Or rather, what I can tolerate and what I simply can't be arsed to any longer. And I think I've reached that stage in my life where I'm absolutely allowed to say 'enough', 'move on', 'life's too short' and all that jazz.
Okay, let's get to the point.
My last book came through from the lovely Transworld people when we got back from Italy last week and, dutifully, excitedly, even, I got stuck in straight away. But I don't like it. It's full of rich people who run casinos in Las Vegas and who are clearly harbouring ill-gotten secrets that I already am not the slightest bit interested in finding out about. And there's chicks, airheady bimbos, gangster bouncer-types, babes and stud-muffins - in fact all manner of alien life form (not literally, there's no proper green people prior to page 40) that I just can't - dare I say 'won't'? - connect with.
Not since my Jilly Cooper heyday with all the horses and the 'gosh'es and the mummy's darlings dripping with education and million-carat mansions have I ever felt less connected to my main characters. But back then I read them because I didn't 'get' the big deal with horses (my friends rode all the time and I thought I must be missing out on something) and thought the answer may have lain between Ms Cooper's lines. The sex scenes were pretty cool too, of course. In lieu of my mother ever telling me what went where, I learnt pretty much what I needed to do when faced with a straw bale, a pure-bred gelding and guy in jodhpurs wielding a whip.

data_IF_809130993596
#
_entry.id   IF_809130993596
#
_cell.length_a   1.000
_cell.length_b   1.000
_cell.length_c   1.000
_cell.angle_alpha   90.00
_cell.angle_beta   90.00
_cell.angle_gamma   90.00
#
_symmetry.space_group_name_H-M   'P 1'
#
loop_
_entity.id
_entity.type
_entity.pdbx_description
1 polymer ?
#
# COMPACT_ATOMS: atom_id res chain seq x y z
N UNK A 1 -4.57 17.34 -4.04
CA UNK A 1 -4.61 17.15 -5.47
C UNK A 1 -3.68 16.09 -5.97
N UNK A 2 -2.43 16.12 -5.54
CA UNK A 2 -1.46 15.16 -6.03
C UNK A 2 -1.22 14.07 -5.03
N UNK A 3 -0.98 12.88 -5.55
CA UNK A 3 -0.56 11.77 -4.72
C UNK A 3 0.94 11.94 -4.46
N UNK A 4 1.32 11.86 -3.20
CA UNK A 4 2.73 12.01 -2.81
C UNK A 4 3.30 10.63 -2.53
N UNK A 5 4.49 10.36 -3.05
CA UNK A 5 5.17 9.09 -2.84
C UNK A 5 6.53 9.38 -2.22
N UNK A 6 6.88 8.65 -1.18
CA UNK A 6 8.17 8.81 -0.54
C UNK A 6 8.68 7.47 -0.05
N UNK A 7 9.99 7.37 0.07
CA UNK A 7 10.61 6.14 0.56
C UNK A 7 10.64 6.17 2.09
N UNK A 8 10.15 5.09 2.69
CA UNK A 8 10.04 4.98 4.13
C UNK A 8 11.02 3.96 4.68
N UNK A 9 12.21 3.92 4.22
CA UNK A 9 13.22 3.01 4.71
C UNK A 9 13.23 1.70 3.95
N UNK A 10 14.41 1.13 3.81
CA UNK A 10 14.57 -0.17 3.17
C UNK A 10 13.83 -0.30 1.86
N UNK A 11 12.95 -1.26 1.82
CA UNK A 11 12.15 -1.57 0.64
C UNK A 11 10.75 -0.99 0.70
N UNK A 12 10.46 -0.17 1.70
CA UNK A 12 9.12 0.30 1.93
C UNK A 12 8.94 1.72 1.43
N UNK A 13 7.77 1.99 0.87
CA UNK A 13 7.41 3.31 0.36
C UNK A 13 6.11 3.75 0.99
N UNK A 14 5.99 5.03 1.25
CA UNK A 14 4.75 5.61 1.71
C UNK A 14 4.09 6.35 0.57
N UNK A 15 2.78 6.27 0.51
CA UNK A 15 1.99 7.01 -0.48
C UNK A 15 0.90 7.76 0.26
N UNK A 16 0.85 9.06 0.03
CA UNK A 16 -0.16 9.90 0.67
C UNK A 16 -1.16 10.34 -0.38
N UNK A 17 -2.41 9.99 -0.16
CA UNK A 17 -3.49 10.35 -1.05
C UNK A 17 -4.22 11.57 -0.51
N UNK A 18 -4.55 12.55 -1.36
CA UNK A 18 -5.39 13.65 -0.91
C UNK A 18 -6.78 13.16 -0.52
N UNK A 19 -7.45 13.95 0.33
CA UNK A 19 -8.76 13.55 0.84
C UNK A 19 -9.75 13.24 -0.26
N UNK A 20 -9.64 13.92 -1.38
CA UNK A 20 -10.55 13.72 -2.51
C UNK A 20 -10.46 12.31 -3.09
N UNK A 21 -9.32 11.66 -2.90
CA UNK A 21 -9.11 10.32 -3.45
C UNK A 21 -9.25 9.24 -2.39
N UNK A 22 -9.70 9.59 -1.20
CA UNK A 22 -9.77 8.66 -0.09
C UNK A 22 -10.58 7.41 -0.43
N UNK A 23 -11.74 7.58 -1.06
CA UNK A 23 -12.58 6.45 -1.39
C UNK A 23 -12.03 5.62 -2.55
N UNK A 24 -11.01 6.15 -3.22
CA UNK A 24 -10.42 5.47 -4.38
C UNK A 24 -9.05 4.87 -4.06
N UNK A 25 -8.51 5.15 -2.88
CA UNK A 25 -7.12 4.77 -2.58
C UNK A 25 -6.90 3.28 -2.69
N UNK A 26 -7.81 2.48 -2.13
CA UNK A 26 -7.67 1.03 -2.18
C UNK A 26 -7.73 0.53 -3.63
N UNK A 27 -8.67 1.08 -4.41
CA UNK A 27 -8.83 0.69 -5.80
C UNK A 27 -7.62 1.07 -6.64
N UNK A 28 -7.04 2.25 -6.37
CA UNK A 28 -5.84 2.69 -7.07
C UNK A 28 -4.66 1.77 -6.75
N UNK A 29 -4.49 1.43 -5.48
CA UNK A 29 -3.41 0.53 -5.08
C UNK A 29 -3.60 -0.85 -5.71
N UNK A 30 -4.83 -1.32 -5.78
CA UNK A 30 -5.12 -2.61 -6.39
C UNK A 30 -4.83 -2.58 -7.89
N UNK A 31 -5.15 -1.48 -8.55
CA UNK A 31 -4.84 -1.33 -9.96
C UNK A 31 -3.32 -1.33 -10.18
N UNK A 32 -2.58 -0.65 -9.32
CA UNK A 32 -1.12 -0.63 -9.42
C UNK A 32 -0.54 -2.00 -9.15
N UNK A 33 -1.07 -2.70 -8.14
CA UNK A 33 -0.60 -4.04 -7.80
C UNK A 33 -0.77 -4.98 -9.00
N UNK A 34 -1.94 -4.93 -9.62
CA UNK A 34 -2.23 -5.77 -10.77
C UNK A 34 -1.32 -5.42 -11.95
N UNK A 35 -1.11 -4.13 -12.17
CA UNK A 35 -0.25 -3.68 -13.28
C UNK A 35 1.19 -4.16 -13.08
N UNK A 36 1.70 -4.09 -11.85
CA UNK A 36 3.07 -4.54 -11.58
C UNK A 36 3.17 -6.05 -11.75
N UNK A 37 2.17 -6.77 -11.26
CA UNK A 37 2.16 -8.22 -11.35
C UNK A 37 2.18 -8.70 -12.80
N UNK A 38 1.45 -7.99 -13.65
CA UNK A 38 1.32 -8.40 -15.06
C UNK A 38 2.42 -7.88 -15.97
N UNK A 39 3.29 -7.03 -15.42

Of course this knowledge would have come in handy had the only horse I ever came into real contact with, not sprayed snot all over my forehead before standing painfully on my foot and putting me off anything to do with stables for the rest of my life.
Some would call it Karma, I call it a lucky escape.
If anyone has a hankering for a gold-plated read, then let me know and the book is theirs. I don't like to see words go to waste and it's not the authors' fault that I'm not impressed. If she'd set the exact same story at the head office at Asda I might be more inclined for forge through.
But forging's too much effort, no?
So onto the next book.
|Romantic Hero or Funny TV Guy?|
"...thanks to *** for your help and enthusiasm, which were much appreciated..."
Is that right? "were". I read it once, I read it twice... I read it backwards, I shut my eyes and re-read it. I even shouted it aloud to the Girl who was in the next room and she shouted back "eeeee-wwww!" so I knew it wasn't just me.
And even though I gave it a fair shot, the whole style of the writing annoyed me to inner screaming levels. There was a "for" in almost every sentence e.g. "the air was chilly, for the sun had since waned" and "she had moved south, for there was no work in York..." stuff like that. And normally I'm all for conjunctives... but not the same bleedin' one every time.... per-lease.
And then six characters were introduced in two paragraphs.
Pass me the smelling salts somebody, it's only page 7!
I knew the Right Time had come when I read/re-read/lol'd at this:
..."She had missed him and Lotte a lot, though..."
Lotte... a lot...? Weren't there any more words in the writer's toolkit than the one that sounded the same as the character's name? does the synonym icon not work south of the border?
And I just couldn't get over the fact that David Mitchell (of Mitchell and Webb/Peep Show - him up there) was actually a character in this either. Apparently he'd bid at a charity auction to appear as a character in this book. A wholly admirable thing to do, of course and generally I'm very happy and a bit swoony when he's being all clever and funny on TV. But as a character in a book, he's not exactly the brooding, swarthy hero I have in my head for moments such as these and I couldn't concentrate properly.
Somebody please tell me it's not just me? Oh, and the Girl. Maybe it's our Genes. Do we need ones with slightly more 'give' in them?